Director: Andrew Neel
Starring: Ben Schnetzer, Nick Jonas, Gus Halper
Nick Jonas is not an actor, or at least not a good one. With his teen heartthrob status behind him, he’s attempted to make the push onto the screen, and his moments have come fairly regularly. Some TV, just getting started in movies; I think we’ll see more of him before we see less, but I also think that is a very bad thing. The kid can’t act, and nearly brings Goat crashing down around him because of it. The saving grace; a young man who does have talent, Ben Schnetzer. Getting his break in 2013 and not slowing down since then, here’s an actor who we can look forward to seeing often over the coming years, a recently-recognized gem who puts this film on his shoulders and very nearly saves the day.
Brothers Brad and Brett love the wild life, partying on the weekends with their friends, hooking up with girls, drinking way too much, and basically enjoying their youth while its present. Brad just graduated from high school and is attempting to decide on his future. Brett, the elder, attends a local college, where he and his frat buddies are all big men on campus. As a sibling, Brad’s path in the fraternity is set, if he wants to follow it, with beer and babes waiting for him if he so chooses. But a random robbery turned assault sets Brad back a step, as getting beat up creates an anxiety in him that he’ll need more than a month to move past. But rush week is just around the corner, so he’ll have to make a plan soon if he wants to be one of the cool kids.
With his “accident” always in the back of his mind, Brad decides to pledge, joining a group of other goats for hell week, a period of hazing and ridicule that is seen as completely necessary by the brothers of the fraternity, since they all went through the same thing. To weed out the weak ones, or so they justify it, the brothers torture the goats, making them drink until the vomit, treating them like animals, tying them up together, using them for target practice, and generally making their lives miserable. Too much of this treatment begins to force Brad to rethink his decision, but it might be too late to back out. His past trauma, his current debasement, they add up to a terrifying experience that is all too common and all too real.
The best moment of the film is when James Franco randomly shows up at the frat house, chugs some Rhinegeist, and makes a motivational speech. No, seriously, that actually happens, and it literally feels like he stumbled onto the set to have a drink. It’s the most realistic scene of the movie, and really adds a nice touch of humor. On a more serious note, it also helps audiences understand the potentially positives of a brotherhood like this, how young men could want to be a part of it, how they might do terrible things to earn their place. At its heart, Goat is a story of hazing and why it happens, why anyone would put themselves through it, and why it must be stopped. The message here is unbearably real, so no matter what else fails about the film, at least there’s that groundwork laid, and perhaps the moral will touch a few lives before the movie fades away.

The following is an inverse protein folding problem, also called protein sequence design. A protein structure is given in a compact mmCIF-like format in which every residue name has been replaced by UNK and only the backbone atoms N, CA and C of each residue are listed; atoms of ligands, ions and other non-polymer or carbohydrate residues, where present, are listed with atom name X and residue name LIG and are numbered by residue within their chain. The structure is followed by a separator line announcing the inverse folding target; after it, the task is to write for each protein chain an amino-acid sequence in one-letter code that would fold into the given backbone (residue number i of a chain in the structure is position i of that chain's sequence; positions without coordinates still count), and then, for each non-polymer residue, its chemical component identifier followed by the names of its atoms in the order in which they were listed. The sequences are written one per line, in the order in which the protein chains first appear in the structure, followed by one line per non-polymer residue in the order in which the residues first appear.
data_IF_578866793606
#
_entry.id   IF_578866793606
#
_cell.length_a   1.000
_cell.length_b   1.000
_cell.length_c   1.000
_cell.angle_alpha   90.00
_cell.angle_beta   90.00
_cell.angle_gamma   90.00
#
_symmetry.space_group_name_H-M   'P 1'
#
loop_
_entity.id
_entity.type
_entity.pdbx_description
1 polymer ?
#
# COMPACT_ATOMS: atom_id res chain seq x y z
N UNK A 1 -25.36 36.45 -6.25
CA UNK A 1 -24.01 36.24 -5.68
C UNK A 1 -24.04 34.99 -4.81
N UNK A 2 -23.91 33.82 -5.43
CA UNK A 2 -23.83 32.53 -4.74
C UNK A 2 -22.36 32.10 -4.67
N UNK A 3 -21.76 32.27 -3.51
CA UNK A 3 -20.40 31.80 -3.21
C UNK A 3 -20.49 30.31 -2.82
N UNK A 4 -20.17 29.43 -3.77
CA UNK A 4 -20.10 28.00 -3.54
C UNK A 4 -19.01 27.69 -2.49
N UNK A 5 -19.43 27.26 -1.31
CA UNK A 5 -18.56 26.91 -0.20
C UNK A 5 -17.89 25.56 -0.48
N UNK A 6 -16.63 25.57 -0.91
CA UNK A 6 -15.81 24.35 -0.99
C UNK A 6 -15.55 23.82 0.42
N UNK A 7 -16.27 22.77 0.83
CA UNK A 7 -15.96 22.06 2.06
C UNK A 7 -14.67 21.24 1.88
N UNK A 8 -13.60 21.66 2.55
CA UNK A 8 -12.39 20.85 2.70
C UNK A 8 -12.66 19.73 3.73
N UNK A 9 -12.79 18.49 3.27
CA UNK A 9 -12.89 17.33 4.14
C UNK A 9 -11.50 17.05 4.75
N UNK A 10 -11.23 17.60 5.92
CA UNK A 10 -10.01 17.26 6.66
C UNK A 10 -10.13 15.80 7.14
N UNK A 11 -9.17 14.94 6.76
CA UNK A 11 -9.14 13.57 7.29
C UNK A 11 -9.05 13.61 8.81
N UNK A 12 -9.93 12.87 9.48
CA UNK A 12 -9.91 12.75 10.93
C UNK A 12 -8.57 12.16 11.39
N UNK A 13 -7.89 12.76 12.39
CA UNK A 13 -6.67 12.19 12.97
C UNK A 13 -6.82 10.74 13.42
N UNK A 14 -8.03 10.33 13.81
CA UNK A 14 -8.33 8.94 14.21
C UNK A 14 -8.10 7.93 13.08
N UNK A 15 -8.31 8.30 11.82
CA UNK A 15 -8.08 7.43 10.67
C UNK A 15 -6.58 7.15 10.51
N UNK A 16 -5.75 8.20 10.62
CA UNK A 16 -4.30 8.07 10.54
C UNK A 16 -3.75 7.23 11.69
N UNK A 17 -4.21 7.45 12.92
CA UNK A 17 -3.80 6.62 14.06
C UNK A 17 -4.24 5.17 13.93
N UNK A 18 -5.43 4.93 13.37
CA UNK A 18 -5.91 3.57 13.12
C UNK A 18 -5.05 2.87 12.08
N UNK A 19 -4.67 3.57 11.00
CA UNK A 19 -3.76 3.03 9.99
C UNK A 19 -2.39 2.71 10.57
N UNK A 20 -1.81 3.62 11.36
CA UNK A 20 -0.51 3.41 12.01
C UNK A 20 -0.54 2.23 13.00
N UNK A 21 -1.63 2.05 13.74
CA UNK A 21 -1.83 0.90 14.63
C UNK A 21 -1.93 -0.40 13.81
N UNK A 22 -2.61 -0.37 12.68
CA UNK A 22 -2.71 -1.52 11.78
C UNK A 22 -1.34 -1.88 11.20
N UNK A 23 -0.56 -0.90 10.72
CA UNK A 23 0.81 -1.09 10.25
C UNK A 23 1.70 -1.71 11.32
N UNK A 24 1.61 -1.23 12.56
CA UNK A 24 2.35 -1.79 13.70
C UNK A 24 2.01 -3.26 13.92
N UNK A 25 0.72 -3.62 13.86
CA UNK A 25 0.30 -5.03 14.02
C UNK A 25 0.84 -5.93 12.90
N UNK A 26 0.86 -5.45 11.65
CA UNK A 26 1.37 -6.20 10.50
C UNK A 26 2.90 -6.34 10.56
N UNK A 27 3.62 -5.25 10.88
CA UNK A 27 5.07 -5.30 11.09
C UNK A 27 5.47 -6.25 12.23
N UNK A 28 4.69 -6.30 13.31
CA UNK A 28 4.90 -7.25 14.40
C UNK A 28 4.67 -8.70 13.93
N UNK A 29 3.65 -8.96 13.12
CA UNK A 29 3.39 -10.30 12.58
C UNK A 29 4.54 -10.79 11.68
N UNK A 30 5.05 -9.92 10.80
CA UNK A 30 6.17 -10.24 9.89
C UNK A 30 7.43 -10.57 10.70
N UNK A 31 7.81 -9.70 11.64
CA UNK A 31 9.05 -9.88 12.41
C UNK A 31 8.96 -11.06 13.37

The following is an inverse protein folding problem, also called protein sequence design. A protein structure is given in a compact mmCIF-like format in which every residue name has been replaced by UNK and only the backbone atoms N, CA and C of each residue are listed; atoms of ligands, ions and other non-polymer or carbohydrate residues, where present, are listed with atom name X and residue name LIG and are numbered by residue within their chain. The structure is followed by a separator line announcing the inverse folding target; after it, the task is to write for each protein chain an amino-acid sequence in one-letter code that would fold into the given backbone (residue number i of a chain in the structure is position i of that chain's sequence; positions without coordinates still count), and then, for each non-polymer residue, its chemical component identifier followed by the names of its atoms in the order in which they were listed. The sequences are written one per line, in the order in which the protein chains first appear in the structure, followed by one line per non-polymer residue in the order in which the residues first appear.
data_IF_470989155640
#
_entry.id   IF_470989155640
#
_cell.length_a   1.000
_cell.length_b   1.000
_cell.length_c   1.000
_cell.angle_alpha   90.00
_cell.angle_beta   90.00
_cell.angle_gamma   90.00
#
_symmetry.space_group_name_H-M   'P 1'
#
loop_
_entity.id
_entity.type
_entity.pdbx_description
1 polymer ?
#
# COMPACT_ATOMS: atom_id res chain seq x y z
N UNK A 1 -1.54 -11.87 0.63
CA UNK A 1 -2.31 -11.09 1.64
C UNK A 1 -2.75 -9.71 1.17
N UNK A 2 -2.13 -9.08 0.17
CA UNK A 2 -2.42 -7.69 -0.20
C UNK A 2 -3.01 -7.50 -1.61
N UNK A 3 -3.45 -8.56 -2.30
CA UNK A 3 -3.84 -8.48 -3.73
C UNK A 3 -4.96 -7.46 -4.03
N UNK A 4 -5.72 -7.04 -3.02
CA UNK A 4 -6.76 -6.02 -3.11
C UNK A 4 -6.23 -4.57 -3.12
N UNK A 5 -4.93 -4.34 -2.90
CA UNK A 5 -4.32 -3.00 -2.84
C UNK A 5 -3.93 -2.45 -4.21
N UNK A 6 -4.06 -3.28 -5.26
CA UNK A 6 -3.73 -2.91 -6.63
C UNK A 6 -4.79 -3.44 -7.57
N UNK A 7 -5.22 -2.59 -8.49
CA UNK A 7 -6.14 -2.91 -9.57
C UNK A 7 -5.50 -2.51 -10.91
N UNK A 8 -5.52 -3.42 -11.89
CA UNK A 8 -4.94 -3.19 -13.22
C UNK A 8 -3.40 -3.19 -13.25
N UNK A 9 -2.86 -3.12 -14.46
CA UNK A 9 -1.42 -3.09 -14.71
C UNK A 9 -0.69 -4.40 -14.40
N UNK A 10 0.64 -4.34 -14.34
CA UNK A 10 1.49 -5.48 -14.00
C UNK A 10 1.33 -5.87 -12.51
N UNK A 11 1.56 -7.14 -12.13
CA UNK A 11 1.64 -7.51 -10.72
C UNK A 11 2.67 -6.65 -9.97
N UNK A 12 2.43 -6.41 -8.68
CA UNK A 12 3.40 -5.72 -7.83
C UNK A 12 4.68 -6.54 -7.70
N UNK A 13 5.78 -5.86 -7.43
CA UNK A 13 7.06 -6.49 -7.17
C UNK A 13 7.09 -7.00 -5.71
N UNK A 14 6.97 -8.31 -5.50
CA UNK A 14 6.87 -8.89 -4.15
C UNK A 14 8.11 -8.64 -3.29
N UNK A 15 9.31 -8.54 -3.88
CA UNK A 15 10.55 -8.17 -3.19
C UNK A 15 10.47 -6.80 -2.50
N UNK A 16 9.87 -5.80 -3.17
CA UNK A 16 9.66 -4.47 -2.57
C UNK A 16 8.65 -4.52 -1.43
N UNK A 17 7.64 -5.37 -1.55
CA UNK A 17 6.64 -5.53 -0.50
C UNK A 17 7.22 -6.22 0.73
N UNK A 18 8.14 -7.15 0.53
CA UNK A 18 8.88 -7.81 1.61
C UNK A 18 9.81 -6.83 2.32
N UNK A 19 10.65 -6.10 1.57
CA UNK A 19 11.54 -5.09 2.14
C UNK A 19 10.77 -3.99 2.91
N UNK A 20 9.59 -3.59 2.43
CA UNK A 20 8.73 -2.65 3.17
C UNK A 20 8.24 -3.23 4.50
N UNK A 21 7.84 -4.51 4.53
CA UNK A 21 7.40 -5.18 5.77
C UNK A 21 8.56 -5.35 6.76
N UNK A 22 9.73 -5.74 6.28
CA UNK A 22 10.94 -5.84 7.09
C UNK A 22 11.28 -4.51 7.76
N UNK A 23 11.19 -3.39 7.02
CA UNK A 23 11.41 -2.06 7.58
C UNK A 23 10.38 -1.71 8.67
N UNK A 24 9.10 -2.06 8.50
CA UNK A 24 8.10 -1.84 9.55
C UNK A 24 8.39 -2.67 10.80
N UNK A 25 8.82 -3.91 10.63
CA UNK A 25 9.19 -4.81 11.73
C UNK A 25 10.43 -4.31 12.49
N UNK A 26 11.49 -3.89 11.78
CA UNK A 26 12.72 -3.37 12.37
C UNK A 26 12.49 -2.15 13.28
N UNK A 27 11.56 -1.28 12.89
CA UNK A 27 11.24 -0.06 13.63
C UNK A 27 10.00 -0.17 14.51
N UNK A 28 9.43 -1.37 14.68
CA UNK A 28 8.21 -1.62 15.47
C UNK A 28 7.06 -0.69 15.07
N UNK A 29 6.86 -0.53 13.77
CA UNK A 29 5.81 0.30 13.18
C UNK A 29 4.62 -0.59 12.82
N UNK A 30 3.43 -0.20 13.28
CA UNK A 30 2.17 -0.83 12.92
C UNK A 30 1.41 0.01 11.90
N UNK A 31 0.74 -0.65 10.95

Picking apart the feature though, there really isn’t much else to brag about. The concept far outshines the delivery, as the details become falling crumbs as you poke into the center. The message is what’s important, sure, but we are still audiences, we still need entertaining, and we still won’t forgive obvious flaws. The biggest one was Nick Jonas, who couldn’t act his way out of a barn with a goat and a mud wrestling pit. I know he’s still relatively new to acting, but if he doesn’t improve in a hurry, he’s going to become a joke. Ben Schnetzer won’t, that kid is going places, and he single-handedly saves this film from failure. His character is both believable and likeable, we root for him, and we want him to make it out of this alive. The direction, the side characters, the college; it was all OK, nothing special, and the same can be said of the film as a whole, as it fails to impress and should simply be considered a good try.
Video – With an aspect ratio of 16×9 (Widescreen), the video is the least of the film’s concerns. The picture quality is fine, feeling more like an indie film than a studio feature, with no real attention paid to clarity or cinematography.
Audio – The DVD was done in English 5.1 Dolby Digital, with a choice of Spanish 5.1 Dolby Digital as well. Also, subtitle options are available in English, French, and Spanish. The audio goes the same way as the video; completely unimpressive.
Extras – There are no special features on this disc.
Recommended. Perhaps if you consider Goat more a lesson on hazing and less an actual movie it can be elevated to a better rating. It has a clear statement to make, is based on a book, and can be seen as impactful if you look at it in a certain way. We know this is a problem, this film sheds light on the subject, and so deserves some respect for having the guts to speak out. However, the film itself isn’t of the highest quality, and can’t be enjoyed in that way. The dramatic work is so-so, dragged down tremendously by Nick Jonas, and the rest of the cast/crew never really pick it up out of the scrub. The video is not noteworthy, neither is the audio, and there are no special features on the DVD, so look elsewhere for technical marvels. This film is important in a certain way, but the topic would have been better left in other hands.
☆ ☆ ☆ – Content
☆ ☆ – Video
☆ ☆ – Audio
☆ – Extras
☆ ☆ – Replay